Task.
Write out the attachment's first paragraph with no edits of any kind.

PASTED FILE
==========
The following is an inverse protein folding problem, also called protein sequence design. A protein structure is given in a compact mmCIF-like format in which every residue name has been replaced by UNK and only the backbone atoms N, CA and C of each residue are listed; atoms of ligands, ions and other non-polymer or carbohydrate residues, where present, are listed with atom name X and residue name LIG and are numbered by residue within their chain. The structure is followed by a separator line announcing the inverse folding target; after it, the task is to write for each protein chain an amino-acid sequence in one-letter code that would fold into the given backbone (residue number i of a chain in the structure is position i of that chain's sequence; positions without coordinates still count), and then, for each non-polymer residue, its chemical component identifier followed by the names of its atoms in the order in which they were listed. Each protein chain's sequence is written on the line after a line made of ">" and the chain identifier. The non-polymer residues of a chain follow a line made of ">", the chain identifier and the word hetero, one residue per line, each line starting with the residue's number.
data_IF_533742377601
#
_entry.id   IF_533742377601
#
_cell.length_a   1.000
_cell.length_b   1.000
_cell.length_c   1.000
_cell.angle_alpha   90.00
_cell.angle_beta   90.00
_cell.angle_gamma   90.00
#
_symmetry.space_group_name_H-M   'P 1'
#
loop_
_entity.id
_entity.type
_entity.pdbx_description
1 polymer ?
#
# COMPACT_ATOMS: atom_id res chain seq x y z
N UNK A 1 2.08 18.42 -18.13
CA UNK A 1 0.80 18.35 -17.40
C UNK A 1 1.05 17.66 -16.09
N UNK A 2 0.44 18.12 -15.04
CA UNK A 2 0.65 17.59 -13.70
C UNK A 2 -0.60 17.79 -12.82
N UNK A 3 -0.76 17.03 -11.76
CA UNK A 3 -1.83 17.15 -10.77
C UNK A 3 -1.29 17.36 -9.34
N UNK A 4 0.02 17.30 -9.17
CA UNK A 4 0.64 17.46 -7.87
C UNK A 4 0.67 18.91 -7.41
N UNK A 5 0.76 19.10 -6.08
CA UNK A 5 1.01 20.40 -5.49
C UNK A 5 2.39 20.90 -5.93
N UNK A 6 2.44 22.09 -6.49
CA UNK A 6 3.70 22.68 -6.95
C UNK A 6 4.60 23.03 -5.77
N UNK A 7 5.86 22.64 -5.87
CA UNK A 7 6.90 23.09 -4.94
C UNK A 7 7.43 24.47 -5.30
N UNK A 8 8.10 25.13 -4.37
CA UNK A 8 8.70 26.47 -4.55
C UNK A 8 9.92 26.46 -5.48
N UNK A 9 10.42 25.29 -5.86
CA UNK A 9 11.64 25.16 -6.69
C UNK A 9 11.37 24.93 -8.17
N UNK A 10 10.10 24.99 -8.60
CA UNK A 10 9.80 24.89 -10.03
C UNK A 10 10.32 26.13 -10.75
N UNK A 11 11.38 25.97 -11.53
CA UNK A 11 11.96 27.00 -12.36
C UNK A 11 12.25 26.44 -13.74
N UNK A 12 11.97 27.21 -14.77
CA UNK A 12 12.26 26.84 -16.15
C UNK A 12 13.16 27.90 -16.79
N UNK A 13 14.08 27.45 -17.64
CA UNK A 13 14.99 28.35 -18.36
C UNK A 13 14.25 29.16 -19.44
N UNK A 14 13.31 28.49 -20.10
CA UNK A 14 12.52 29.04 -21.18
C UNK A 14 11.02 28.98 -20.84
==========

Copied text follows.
The following is an inverse protein folding problem, also called protein sequence design. A protein structure is given in a compact mmCIF-like format in which every residue name has been replaced by UNK and only the backbone atoms N, CA and C of each residue are listed; atoms of ligands, ions and other non-polymer or carbohydrate residues, where present, are listed with atom name X and residue name LIG and are numbered by residue within their chain. The structure is followed by a separator line announcing the inverse folding target; after it, the task is to write for each protein chain an amino-acid sequence in one-letter code that would fold into the given backbone (residue number i of a chain in the structure is position i of that chain's sequence; positions without coordinates still count), and then, for each non-polymer residue, its chemical component identifier followed by the names of its atoms in the order in which they were listed. Each protein chain's sequence is written on the line after a line made of ">" and the chain identifier. The non-polymer residues of a chain follow a line made of ">", the chain identifier and the word hetero, one residue per line, each line starting with the residue's number.